Ethics for Forensic Psychology, Uncategorized

Forensic Psychology Codes of Conduct

The APA Ethics Code is a set of principles used as a guide to direct the practitioner toward the highest ideals of psychology (“American Psychological Association”, 2016).  The Ethical standards set forth by the APA were developed with the intention of providing a common set of values upon which psychologist’s work is created, as well as general principles and rules that cover most situations a psychologist may encounter (“American Psychological Association”, 2016).  The expectation is for psychologists to respect and protect human civil rights by practicing according to the APA Ethics Code and not to participate in unethical practices (“American Psychological Association”, 2016).  The Specialty Guidelines for Forensic Psychology aim to improve the quality of service, enhance development and practice, encourage high level of professionalism, and encourage practitioners to conduct themselves in a professional manner and acknowledge and respect individual rights (“American Psychological Association”, 2016).  The guidelines are not dependent on a specific practice, rather on the case at hand and apply in all matters regarding educational system, judicial system, and administrative systems (“American Psychological Association”, 2016).  However, practice is not always forensic if the individual is ordered to undergo treatment or assessment via judicial system (“American Psychological Association”, 2016).  For instance, treatment ordered due to divorce or parent separation or psychological testimony based on provision of treatment and void of legal psych-opinion are not considered forensic practices (“American Psychological Association”, 2016).

The APA Ethics Code sets the standard of practice and holds consequence if not followed (“Specialty guidelines for forensic psychology,” 2013).  The guidelines on the other hand are intended to provide further guidance and are not mandatory (“Specialty guidelines for forensic psychology,” 2013).  The Guidelines use modifiers to suggest discretion and allow professional judgment for forensic practitioners (“Specialty guidelines for forensic psychology,” 2013).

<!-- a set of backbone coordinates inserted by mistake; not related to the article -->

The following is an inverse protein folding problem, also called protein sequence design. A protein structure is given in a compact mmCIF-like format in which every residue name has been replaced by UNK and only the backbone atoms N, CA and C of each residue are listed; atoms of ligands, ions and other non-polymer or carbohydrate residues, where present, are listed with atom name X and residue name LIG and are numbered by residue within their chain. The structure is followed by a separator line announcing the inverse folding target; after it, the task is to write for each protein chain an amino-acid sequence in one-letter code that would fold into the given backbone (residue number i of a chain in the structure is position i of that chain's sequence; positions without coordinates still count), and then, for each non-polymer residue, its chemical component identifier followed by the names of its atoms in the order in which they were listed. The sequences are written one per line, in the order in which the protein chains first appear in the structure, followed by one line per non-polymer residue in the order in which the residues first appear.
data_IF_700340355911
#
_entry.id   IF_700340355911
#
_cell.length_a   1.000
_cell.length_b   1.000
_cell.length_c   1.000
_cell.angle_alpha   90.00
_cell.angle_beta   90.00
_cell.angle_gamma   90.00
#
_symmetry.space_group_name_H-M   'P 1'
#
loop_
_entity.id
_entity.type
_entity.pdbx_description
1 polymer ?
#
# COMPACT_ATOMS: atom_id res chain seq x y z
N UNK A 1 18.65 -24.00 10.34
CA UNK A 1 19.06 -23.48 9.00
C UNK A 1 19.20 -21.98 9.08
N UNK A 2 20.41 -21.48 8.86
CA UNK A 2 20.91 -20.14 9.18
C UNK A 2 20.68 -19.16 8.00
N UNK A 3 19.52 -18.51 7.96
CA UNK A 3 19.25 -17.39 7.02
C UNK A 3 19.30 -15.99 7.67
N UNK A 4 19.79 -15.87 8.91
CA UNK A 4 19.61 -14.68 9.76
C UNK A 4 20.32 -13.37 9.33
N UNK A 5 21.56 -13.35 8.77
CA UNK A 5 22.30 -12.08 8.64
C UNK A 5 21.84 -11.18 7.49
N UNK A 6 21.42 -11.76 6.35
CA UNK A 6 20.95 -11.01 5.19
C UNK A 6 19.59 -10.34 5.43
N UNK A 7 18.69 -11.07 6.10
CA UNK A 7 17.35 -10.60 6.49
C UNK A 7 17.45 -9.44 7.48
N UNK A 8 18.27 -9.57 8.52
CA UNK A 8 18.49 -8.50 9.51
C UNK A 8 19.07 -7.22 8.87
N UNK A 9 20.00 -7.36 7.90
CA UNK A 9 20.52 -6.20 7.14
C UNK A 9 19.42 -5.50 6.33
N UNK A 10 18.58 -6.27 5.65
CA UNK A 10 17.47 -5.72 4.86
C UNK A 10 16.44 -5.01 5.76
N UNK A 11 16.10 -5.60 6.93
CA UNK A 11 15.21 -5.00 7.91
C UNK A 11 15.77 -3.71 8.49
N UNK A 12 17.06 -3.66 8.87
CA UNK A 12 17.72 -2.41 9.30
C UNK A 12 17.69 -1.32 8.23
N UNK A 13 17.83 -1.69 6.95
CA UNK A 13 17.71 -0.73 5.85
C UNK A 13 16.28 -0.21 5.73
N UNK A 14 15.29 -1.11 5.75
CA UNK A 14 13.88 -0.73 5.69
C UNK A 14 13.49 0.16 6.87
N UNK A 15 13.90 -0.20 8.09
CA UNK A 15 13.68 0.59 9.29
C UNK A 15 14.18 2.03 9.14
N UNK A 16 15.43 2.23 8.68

The five general principals specified in the APA Ethics Code are as follows:

  1. Beneficence and nonmaleficence – work independent of bias, prejudice, and malignant affiliations and what they do impacts the lives of others.  Equally important is having the understanding bias negatively impacts the public (“American Psychological Association”, 2016).
  2. Fidelity and responsibility – the professional takes responsibility for their work and develops relationships of trust (“American Psychological Association”, 2016).
  3. Integrity – Deception should be avoided. Research should be honest and reliable and void of deception to gather desired results (“American Psychological Association”, 2016).
  4. Justice – equal and fair treatment and practices (“American Psychological Association”, 2016).
  5. Respect for people’s rights and dignity – consent for service must be obtained and all people have a right to privacy and confidentiality. Additionally, psychologists must be aware of differences in cultural values and beliefs, gender, ethnicity, sexual orientation, and other varying degrees of diversity (“American Psychological Association”, 2016).

In the event that the guidelines are not adhered to, injustice may be served as well as causing harm to the individual receiving services.  Additionally, deviating from the Code of Ethics jeopardizes the interpersonal relationship which can hinder treatment.  In the event that the client is exposed by name, privacy rights have been broken as well a breach of confidentiality, and integrity of the professional.  Ultimately, the practitioner is eligible for sanction at the breach of the Ethics Code.

 

 

American Psychological Association. (2016). Retrieved from http://www.apa.org/practice/guidelines/forensic-psychology.aspx

American Psychological Association. (2016). Retrieved from http://www.apa.org/ethics/code/code-1992.aspx

Specialty guidelines for forensic psychology. (2013, January). American Psychologist, 68(1), 7-19. Retrieved from http://www.apadivisions.org/division-41/about/specialty/2006-draft.pdf

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